It is fun hanging out with people who toss around "3 million lines of code" like it is nothing special. For the crowd at WCRE, such large programs are the norm. These guys work with big programs, spewed out by bright-eyed coders from the distant past, that have now grown too useful to be thrown away. Dealing with these heaping piles of often-mediocre code has given the attendees a gritty, realistic outlook. Likewise, whenever these guys actually succeed with these programs, e.g. effectively reclustering the modules of a program, or translating the entire code base to a newer language, they deserve to boast a little about the accomplishment.
WCRE has the warm, pleasant feel of small conferences. There are few enough people present that you get to talk with all of them, and there are few enough papers accepted that you can attend all of the presentations. The conference itself was run admirably. Everything was close and convenient, there was free wireless Internet everywhere, the food was great, and the coffee and tea never stopped flowing.
This year the conference was co-held with WICSA, an architecture conference. The integration was quite smooth--attendees of either conference could attend the vast majority of the other one as well. The WICSA crowd also made be jealous with their nice wiki.
All conferences should have such a wiki nowadays, so WICSA is ahead of the game. A wiki is a great place for all kinds of things attendees might want to share with each other. Just a few examples are:
As an example of the last item, for the first few days I kept hearing non-locals asking where to get prepaid phone cards. Apparently the in-hotel convenienc store had run out. It would have been great if folks could post locations they found on a wiki so that other attendees would know where to look.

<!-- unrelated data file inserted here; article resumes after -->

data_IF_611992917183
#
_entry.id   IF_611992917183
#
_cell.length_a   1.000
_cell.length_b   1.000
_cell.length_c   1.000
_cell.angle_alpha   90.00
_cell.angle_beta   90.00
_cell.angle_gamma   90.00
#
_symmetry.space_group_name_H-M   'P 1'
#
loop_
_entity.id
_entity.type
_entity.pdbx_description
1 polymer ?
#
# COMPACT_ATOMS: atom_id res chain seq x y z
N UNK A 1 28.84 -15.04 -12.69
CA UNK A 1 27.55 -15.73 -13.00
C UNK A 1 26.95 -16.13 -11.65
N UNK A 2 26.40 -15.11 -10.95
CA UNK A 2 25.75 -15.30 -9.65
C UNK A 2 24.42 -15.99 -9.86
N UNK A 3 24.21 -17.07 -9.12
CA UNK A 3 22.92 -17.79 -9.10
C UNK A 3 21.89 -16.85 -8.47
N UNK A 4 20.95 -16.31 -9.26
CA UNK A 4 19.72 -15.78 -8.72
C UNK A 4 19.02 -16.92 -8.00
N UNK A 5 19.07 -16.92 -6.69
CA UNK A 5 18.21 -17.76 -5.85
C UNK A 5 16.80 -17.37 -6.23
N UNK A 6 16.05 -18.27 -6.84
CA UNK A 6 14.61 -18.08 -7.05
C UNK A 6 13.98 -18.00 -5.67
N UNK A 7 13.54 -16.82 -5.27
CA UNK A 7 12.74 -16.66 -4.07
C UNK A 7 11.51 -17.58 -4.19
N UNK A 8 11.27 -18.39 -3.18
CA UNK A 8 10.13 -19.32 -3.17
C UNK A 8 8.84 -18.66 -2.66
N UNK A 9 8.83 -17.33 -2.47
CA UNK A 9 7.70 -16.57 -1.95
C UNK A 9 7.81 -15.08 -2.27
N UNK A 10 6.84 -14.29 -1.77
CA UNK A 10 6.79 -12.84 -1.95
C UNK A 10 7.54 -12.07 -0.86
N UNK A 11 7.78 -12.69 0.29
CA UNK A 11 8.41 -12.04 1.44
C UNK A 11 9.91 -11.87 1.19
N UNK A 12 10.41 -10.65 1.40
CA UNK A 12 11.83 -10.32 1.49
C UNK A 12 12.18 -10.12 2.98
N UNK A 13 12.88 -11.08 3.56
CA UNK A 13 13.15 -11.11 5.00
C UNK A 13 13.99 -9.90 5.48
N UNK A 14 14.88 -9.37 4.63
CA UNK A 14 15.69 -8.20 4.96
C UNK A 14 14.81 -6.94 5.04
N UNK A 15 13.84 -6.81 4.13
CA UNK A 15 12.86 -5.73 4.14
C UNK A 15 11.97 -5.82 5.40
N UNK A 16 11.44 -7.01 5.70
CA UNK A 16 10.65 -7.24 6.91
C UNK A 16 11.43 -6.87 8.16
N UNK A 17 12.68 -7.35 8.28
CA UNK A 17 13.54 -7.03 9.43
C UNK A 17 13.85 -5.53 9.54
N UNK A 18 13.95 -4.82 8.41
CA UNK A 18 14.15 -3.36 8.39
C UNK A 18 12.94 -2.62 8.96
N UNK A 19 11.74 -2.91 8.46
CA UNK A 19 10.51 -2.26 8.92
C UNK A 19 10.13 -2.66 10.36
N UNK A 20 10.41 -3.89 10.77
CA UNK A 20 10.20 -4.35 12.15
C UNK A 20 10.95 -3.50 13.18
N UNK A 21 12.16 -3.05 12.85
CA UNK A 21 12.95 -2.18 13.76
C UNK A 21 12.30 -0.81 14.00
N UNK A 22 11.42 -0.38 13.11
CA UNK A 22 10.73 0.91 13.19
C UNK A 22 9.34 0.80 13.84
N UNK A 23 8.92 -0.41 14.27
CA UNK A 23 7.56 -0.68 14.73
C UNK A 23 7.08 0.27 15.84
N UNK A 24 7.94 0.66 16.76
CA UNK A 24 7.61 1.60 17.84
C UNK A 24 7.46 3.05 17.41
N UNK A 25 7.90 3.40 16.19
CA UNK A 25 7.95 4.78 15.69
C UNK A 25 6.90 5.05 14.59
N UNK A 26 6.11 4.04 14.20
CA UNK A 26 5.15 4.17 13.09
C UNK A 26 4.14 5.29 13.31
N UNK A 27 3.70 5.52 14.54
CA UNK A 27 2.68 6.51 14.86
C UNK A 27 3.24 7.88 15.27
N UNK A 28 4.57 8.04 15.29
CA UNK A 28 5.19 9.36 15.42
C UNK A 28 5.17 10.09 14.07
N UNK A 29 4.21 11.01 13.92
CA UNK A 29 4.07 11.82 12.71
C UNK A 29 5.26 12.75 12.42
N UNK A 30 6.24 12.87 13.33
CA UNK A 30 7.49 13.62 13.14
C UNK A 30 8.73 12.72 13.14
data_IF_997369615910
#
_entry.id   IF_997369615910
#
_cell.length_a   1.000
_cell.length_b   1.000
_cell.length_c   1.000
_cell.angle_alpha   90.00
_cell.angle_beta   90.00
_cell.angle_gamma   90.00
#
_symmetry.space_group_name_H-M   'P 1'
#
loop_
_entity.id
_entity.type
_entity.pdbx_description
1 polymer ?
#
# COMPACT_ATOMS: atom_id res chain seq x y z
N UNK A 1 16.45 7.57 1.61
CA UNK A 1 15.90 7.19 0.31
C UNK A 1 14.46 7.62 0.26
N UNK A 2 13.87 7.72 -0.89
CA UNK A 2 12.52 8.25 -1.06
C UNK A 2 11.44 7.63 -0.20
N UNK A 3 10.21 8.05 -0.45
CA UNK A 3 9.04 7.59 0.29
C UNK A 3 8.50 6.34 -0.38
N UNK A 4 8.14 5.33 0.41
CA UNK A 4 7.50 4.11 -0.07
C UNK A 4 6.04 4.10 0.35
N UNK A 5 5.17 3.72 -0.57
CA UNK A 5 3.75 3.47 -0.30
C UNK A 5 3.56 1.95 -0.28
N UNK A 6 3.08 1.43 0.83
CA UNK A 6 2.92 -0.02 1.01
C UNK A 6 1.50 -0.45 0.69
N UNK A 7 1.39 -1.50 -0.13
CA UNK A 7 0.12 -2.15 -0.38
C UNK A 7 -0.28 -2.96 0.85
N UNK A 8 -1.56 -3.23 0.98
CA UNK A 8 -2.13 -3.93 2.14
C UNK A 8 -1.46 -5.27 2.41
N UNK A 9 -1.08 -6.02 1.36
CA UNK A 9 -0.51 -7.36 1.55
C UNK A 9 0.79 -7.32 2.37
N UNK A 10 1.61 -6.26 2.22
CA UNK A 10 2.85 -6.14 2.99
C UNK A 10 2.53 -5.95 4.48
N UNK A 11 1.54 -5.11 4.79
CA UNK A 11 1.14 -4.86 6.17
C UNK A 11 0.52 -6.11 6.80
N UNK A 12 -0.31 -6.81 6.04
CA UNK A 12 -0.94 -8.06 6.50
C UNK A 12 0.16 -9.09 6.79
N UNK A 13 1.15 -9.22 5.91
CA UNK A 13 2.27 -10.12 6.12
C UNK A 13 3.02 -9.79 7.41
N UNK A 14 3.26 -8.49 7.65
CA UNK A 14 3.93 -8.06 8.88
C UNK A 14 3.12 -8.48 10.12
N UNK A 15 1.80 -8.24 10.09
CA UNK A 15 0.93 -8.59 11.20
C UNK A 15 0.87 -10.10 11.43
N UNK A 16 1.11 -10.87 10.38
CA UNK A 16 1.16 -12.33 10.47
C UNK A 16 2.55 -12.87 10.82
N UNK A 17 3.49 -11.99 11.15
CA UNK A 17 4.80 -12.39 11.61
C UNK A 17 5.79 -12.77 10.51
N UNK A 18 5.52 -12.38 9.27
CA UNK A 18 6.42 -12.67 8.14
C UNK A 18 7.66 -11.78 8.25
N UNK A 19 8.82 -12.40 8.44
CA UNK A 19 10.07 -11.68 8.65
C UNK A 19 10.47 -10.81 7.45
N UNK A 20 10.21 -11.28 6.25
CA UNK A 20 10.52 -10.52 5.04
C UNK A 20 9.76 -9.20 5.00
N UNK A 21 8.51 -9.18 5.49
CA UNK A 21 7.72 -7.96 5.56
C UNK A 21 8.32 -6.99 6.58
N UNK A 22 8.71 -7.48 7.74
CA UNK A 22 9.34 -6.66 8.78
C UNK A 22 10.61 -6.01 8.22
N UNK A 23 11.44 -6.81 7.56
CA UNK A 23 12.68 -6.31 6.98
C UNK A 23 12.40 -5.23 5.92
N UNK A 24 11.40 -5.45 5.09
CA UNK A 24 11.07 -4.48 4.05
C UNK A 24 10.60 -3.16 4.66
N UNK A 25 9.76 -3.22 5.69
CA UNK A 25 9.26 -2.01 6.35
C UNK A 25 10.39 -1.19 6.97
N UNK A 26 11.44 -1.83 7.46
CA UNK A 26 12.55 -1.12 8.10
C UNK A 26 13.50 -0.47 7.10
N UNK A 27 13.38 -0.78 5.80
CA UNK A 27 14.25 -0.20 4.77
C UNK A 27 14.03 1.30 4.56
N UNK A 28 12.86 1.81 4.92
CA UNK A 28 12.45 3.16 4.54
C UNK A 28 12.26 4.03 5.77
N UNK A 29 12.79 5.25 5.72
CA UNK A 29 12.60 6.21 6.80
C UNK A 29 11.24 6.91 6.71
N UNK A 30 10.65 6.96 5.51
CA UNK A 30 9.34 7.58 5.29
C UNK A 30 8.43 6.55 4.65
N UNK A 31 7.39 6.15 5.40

If WCRE does take WICSA's example of setting up a wiki next year, I suggest they do not follow their lead in password management. It took me a couple of days to be able to log into the WICSA wiki. I did not previously have an account, and I had to find someone off line who had the authority to create an account for me. Just make it a wiki, already, and leave it open to editing. Either that, or have a single, bulk password that is posted prominantly around the conference. The security of restricting access to attendees only was more hassle than it is worth. Besides, it is an open conference, is it not? "Outsiders" participating on the wiki should only enrich the conversation.
On the technical material, I enjoyed the paper by Kuhn, et al., on performing cluster analysis using the text of identifiers and comments. Human language is content, too, but most reverse engineering tools ignore them because they do not have formal meanings to computers. Cluster analysis does not actually need to know the meaning of the terms, though. The analyzer can simply look for patterns in word usage.
Technical debt is a great term that James Highsmith tossed out during his Stevens Award Lecture. The concept is that before you can add new features or otherwise improve a program, you have to spend time coping with short cuts that the programmers have taken in the past. These are things I flag with "XXX" in my own code, and indeed, there tend to be embarassing numbers of them floating around if I end up rushing to make a demo.
The concept of technical debt is fascinating to think about and leaves a lot of open questions. How do you distinguish technical debt from simply programming something in a simpler way? Once you figure out the distinction, is there any way to measure how much of it you have? And whether or not you can measure it, how can it be measured?
Mary Shaw received the other Stevens Award this year. She gave a fun talk about her long career of paying close attention to uncomfortable disconnects between theory and practice. She includes many examples from her thoughts over the years, including hard-line pure functional programming and the (non-) use of proofs and formal specification to achieve correct software.
Finally, a couple of professional reengineers showed us what they do. Sneed talked about using metrics on an existing system to estimate costs of reengineering. He gets much more accurate estimates than with estimates for a new system, because the existing code gives a reliable way to understand the complexity of what is there and what will need changing. Akers talked about using automatic rewriting tools to reengineer. Full automation is a dead end (if the rewrite is fully automatic, then have you really rewritten it?). Instead, his approach is to have a team of engineers spend a few months developing rewrite rules that are customized to the particular program and the particular reengineering task.
Overall, it was a pleasant and invigorating conference.